If you’ve ever bought a mobile phone, iPad or other tablet for your parent or grandparent, you’ll know that the technology we take for granted can be exceptionally challenging for our senior generation.
Until now, there’s been no option for this disconnected group of senior citizens unable to use traditional technology. A fact that Matamata local, Julie Caldwell, discovered when searching for a technology solution for her mother, Lois.
“With my family overseas, we were finding it really difficult for everyone to stay in touch; we really wanted to be able to send photos and messages and keep Lois connected. We tried a number of tablets and phones and she would get frustrated, unable to use them”.
Some seniors are able to master traditional features such as the keyboard, navigating various apps and surfing the net, as well as dealing with potentially stressful notifications about downloads and updates. However many will struggle to grasp these, whether they lose the skills at a later stage in life, are experiencing cognitive decline or other ailments, or are just simply intimidated by learning a new skill. This is particularly difficult if they are living on their own.
Recent New Zealand studies show that digital engagement can enhance the wellbeing of older people, reducing loneliness and supporting family relationships.
Caldwell was determined to find a tablet or app solution for Lois, but nothing provided the simplicity she was looking for. So she set out on what turned out to be a two and a half year journey to develop Kitcal, a personalised and simple-to-use tablet focussed on the essential features, built specifically for seniors.
Mother and daughter spent long hours poring over designs to perfect the tablet’s look and functionality.
“The key is Kitcal’s simplicity” Caldwell says. “We worked with experts to ensure we were using the right fonts, colours and symbols for senior family members”.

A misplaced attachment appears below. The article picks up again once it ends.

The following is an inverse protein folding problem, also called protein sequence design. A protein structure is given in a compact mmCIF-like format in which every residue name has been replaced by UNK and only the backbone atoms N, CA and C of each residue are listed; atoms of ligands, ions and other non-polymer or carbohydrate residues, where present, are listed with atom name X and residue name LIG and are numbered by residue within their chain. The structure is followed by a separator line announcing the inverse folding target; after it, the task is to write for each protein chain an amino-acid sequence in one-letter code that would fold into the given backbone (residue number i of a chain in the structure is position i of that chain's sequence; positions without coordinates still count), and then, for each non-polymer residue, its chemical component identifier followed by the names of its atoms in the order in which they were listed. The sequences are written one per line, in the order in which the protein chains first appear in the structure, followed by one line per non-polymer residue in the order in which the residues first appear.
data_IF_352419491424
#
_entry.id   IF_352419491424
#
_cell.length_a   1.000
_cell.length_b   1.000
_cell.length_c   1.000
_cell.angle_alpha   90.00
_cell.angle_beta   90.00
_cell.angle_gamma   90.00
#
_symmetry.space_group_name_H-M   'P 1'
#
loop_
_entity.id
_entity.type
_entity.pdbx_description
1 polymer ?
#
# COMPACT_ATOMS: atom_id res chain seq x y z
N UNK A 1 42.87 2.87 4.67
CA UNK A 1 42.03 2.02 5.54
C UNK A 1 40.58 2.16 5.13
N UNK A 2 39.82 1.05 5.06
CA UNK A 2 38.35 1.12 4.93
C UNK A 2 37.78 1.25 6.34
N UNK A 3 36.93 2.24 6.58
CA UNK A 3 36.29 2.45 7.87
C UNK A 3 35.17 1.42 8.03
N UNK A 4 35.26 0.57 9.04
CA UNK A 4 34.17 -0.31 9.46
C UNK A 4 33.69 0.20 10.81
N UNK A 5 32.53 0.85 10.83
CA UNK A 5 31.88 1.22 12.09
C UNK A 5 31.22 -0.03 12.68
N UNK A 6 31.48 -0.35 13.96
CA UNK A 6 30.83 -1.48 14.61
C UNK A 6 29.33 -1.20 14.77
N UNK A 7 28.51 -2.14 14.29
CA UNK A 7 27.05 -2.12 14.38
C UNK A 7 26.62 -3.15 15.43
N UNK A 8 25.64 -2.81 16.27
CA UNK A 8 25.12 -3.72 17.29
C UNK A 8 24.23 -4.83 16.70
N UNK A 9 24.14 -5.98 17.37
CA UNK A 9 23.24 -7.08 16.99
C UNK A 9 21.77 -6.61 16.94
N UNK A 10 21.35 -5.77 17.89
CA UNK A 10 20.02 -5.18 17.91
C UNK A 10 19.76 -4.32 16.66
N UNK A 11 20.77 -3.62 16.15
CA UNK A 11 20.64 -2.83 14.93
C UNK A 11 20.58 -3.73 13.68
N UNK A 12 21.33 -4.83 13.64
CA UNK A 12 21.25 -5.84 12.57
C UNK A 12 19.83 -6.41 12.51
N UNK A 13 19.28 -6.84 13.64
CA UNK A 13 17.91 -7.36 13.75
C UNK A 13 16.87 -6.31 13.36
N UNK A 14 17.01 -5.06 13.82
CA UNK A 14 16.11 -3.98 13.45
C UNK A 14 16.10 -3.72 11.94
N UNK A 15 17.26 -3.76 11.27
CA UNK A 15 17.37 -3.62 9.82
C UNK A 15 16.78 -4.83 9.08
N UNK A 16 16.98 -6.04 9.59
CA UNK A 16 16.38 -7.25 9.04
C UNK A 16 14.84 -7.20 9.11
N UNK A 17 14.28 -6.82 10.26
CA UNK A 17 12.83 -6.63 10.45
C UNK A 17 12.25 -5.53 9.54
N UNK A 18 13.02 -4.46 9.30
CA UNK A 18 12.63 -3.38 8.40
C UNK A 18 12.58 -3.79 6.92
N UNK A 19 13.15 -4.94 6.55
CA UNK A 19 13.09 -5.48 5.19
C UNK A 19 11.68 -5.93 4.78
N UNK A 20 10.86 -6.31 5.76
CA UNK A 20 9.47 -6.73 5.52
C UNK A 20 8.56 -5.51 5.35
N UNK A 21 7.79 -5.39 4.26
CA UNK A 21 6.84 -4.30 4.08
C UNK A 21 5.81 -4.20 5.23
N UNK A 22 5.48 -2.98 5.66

The Kitcal tablet can receive messages, photos and videos to which seniors reply with preset emojis.
“We’ve taken off the keyboard which is a major barrier and now responses are easy and stress-free” says Caldwell.
Another key feature is the calendar. Traditional calendar options can be confusing for the senior generation but Kitcal always shows today’s date and time, with family able to set events and reminders remotely.
For seniors living on their own, the ‘check-in’ function provides a short-cut to messaging, giving peace of mind to their loved ones. Seniors can also request a voice or video call at the touch of a button.
It’s just as easy for friends and family, who simply download the Kitcal Companion app to connect with the tablet.
The final barrier to overcome was the internet connection.
“We specifically wanted to make Kitcal complete and ready to use straight out of the box” Caldwell says. “The monthly subscription comes with 2GB of data and the SIM card pre-installed so there’s no need to set up a Wi-Fi account or figure out a modem”.
Complete with timber stands and handy magnetic charging connections, the Kitcal tablet really has answered all of the needs of their senior users, putting loved ones minds at rest.
Kitcal is available in English and te reo Māori, with simplified and traditional Chinese coming soon.
Find out more about the Kitcal tablet at www.kitcal.nz